Student preferences on trip location are still considered, but the revamped application better reflects the essence of L.O.V.E. In doing this, newer and less popular trips are given more encouragement to grow, as students who may have been unaware of their interest in a particular trip can be accurately placed by the leaders.

“Being open-minded is really important for entering into this program. Applying to the program and having the willingness to be open to whatever experience you get placed on is sort of a good indicator that students will be open to the experience in general,” said Von Euw.

The new application has also eliminated the interview process, which created unnecessary stress for both applicants and trip leaders.

“When there’s an interview, there’s a power dynamic,” said Von Euw. “And one thing we try to teach the love participants is about power and privilege, so eliminating the structures we had within our own program that reinforced power was something that we’ve been doing. If you want to do it, you’re interested in doing it and you have the means to do it, then you should get to do it.”

Students are now guaranteed that they will have the opportunity to go on an experience, if not the first time they apply, then for a program later in the year.

These outward changes have a notable effect on students who want to apply to these trips.

”I think change is always difficult in any situation, especially trying to convince those around you to accept the new mode of how things are being done,” said Twiggs. “As a participant last year and a leader this year I have seen how the application process works from both sides.”

She continued.

“I personally like the new way of doing the applications, I think it pushes the applicants to really understand the issues that they are interested in more than the location of the trip and that makes the experience more meaningful. On the side of the leaders, I think it brings them together as well to work cohesively with applications and devise the best possible teams,” she said.

After being placed, students attend an orientation to acquaint them with the values and mission of L.O.V.E.

“We’ve started an orientation program over the summer for navigating L.O.V.E. That way we can give everyone a good background on what the program is about, they can have a good understanding and we can make sure they know what’s expected of them, and they get the policies and procedures,” explained Martin.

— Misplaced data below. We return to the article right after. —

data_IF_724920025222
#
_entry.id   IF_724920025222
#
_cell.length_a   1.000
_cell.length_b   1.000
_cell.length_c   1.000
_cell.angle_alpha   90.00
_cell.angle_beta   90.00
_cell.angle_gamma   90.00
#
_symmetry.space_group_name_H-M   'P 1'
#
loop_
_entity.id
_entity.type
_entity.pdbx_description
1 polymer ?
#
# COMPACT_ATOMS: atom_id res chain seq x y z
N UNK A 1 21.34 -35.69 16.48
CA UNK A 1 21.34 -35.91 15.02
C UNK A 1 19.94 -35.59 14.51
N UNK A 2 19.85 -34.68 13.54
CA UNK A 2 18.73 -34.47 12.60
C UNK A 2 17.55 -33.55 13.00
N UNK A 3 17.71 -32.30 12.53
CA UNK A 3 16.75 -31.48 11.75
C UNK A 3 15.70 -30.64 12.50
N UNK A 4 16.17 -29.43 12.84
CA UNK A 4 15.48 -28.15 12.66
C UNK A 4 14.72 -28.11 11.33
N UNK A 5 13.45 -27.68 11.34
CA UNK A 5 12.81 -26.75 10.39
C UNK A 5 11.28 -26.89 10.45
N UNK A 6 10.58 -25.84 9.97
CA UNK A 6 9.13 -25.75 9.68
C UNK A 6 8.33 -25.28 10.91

“Once they really get into it then they know exactly what to be expecting. It’s a positive addition. With that, the participants, once we place them on different experiences, they go to their specific meeting and that’s where they meet their leaders and team and have some connection and bonding with them in addition to learning more about the program.”

The time once spent on interviews can now be used to creating a space for everyone to dive into social justice.

Both Martin and Von Euw hope to increase the opportunities for students to continue their involvement in social action after they return from their weeklong experience.

“We want to get students out in NYC or Bronx to hear speakers or go to museums or to protests. We do a lot of talking so we want to encourage even more by creating opportunities,” said Von Euw.

Ultimately, the changes made to the L.O.V.E. application have been in the works for some time, as the program is always undergoing internal improvements. However, this outward development clarifies what it means for students to experience L.O.V.E.

“They understand the approach of the program. We are focusing more on immersion, being with people, building relationships, and less on service and doing things for people. People still have a perception that we’re service-mission trips, so I think that helps people know what they’re getting into,” said Martin.

L.O.V.E. applications for spring break trips are due on Oct. 9.

About The Quadrangle (967 Articles)
The Quadrangle, founded in 1924, is the student-run newspaper of Manhattan College.